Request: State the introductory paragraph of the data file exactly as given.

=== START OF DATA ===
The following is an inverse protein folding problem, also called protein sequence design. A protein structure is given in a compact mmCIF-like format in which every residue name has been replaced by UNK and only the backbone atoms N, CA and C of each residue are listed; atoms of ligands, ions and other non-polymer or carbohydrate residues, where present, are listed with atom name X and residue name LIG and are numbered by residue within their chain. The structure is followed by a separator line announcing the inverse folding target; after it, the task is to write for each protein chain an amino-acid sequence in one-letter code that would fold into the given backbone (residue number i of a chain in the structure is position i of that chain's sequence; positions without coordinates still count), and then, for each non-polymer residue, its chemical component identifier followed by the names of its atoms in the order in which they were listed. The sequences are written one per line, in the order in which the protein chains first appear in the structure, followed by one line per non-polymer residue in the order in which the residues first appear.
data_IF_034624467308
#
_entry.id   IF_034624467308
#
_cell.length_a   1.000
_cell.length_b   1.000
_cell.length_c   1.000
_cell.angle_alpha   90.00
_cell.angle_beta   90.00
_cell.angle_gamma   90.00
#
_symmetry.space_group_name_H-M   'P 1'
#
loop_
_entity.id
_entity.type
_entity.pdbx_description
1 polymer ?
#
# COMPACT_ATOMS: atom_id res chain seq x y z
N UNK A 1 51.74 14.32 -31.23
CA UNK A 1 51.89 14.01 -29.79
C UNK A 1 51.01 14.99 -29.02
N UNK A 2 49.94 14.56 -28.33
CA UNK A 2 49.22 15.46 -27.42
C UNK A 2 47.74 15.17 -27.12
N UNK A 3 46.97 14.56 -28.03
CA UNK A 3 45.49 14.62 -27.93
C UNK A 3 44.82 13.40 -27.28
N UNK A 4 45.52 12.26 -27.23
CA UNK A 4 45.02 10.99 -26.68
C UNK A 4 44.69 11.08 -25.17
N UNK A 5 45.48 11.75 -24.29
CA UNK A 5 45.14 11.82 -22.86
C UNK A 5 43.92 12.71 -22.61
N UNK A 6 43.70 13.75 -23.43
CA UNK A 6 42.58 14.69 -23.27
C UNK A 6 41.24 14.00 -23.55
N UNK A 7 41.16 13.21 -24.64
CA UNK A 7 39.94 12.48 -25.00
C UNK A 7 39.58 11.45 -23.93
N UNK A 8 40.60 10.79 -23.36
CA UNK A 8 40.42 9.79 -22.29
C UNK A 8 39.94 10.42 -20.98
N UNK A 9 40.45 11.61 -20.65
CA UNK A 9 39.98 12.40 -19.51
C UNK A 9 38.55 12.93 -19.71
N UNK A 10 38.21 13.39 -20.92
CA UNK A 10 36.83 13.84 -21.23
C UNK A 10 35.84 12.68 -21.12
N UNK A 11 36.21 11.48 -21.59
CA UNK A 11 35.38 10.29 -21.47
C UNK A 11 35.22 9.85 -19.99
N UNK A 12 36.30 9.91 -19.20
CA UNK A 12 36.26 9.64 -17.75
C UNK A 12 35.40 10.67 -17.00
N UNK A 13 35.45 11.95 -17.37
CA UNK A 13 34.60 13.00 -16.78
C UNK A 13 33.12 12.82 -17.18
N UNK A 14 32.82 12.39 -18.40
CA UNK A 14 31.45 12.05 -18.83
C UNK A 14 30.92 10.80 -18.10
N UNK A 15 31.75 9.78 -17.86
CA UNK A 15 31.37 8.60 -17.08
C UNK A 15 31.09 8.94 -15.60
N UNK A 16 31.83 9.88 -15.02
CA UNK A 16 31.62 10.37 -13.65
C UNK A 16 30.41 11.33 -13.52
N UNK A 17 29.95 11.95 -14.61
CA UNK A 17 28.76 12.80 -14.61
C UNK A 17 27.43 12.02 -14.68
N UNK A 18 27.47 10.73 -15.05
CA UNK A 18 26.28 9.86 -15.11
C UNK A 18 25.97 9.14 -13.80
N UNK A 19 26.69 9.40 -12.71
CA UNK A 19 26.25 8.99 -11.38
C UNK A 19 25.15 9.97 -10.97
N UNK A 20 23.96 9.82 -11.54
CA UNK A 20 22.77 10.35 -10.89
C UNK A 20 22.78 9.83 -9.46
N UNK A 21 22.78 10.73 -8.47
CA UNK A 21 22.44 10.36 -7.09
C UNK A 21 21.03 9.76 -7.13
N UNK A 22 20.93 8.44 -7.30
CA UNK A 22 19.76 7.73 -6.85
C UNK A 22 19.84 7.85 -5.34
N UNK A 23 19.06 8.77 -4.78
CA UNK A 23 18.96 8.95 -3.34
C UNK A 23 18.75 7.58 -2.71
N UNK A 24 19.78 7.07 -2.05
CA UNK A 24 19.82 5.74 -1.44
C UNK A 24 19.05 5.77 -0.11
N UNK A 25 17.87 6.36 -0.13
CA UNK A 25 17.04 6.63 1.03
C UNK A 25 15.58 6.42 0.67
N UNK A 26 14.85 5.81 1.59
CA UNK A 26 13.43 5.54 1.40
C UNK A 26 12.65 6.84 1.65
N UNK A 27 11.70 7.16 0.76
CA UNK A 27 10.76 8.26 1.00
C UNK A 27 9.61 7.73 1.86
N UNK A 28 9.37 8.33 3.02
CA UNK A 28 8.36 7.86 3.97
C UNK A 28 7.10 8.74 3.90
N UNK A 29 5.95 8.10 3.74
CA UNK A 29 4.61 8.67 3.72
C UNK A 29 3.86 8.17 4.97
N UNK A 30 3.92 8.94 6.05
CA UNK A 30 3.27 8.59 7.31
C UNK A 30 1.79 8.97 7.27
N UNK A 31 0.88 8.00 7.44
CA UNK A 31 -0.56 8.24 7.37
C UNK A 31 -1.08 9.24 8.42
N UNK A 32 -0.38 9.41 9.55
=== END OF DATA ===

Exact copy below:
The following is an inverse protein folding problem, also called protein sequence design. A protein structure is given in a compact mmCIF-like format in which every residue name has been replaced by UNK and only the backbone atoms N, CA and C of each residue are listed; atoms of ligands, ions and other non-polymer or carbohydrate residues, where present, are listed with atom name X and residue name LIG and are numbered by residue within their chain. The structure is followed by a separator line announcing the inverse folding target; after it, the task is to write for each protein chain an amino-acid sequence in one-letter code that would fold into the given backbone (residue number i of a chain in the structure is position i of that chain's sequence; positions without coordinates still count), and then, for each non-polymer residue, its chemical component identifier followed by the names of its atoms in the order in which they were listed. The sequences are written one per line, in the order in which the protein chains first appear in the structure, followed by one line per non-polymer residue in the order in which the residues first appear.